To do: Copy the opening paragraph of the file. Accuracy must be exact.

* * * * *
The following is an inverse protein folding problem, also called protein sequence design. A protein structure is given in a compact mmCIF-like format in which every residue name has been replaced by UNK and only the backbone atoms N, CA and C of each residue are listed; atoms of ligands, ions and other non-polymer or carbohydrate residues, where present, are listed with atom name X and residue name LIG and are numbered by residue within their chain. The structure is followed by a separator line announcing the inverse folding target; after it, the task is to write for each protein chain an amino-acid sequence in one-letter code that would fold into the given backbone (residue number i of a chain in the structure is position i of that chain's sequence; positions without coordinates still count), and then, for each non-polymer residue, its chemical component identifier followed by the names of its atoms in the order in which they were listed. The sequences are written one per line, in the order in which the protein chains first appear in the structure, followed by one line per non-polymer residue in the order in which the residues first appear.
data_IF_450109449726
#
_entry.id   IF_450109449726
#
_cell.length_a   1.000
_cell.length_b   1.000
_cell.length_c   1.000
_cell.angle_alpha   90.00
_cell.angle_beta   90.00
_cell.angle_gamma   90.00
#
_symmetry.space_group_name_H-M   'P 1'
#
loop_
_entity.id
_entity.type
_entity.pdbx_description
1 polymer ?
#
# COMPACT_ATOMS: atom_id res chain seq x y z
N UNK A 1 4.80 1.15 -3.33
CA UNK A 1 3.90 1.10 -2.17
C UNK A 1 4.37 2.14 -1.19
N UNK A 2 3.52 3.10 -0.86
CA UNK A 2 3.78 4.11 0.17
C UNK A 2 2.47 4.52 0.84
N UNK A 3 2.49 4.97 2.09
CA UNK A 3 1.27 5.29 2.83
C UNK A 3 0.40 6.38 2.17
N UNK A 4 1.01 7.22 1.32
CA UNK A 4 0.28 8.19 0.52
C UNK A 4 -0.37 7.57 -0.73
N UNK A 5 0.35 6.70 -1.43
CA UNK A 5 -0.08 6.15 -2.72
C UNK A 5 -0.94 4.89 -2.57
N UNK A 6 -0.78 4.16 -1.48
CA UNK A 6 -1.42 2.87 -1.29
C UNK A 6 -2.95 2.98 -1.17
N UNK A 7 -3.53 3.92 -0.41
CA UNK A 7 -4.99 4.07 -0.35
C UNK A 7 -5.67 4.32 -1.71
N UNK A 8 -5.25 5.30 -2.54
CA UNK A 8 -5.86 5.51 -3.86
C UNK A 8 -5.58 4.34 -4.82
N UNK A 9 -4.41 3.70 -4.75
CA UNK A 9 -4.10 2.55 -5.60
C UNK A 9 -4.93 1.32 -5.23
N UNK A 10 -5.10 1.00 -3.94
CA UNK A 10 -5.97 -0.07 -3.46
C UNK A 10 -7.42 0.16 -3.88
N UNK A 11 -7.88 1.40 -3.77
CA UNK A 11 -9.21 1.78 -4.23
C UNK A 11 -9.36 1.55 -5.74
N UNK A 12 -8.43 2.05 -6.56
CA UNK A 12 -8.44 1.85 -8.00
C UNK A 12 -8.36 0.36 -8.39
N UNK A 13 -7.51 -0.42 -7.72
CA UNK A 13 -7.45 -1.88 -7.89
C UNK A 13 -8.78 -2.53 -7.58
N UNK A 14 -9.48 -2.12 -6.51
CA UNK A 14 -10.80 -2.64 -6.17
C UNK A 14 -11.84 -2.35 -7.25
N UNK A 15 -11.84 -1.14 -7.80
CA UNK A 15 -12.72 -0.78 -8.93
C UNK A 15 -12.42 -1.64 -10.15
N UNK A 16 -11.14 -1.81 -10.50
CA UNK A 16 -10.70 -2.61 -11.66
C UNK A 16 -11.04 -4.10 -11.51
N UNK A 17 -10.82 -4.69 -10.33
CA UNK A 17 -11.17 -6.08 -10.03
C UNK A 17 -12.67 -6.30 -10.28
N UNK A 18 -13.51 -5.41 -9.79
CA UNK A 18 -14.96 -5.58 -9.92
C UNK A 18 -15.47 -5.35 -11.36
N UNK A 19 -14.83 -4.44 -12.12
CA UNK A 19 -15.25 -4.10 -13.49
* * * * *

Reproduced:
The following is an inverse protein folding problem, also called protein sequence design. A protein structure is given in a compact mmCIF-like format in which every residue name has been replaced by UNK and only the backbone atoms N, CA and C of each residue are listed; atoms of ligands, ions and other non-polymer or carbohydrate residues, where present, are listed with atom name X and residue name LIG and are numbered by residue within their chain. The structure is followed by a separator line announcing the inverse folding target; after it, the task is to write for each protein chain an amino-acid sequence in one-letter code that would fold into the given backbone (residue number i of a chain in the structure is position i of that chain's sequence; positions without coordinates still count), and then, for each non-polymer residue, its chemical component identifier followed by the names of its atoms in the order in which they were listed. The sequences are written one per line, in the order in which the protein chains first appear in the structure, followed by one line per non-polymer residue in the order in which the residues first appear.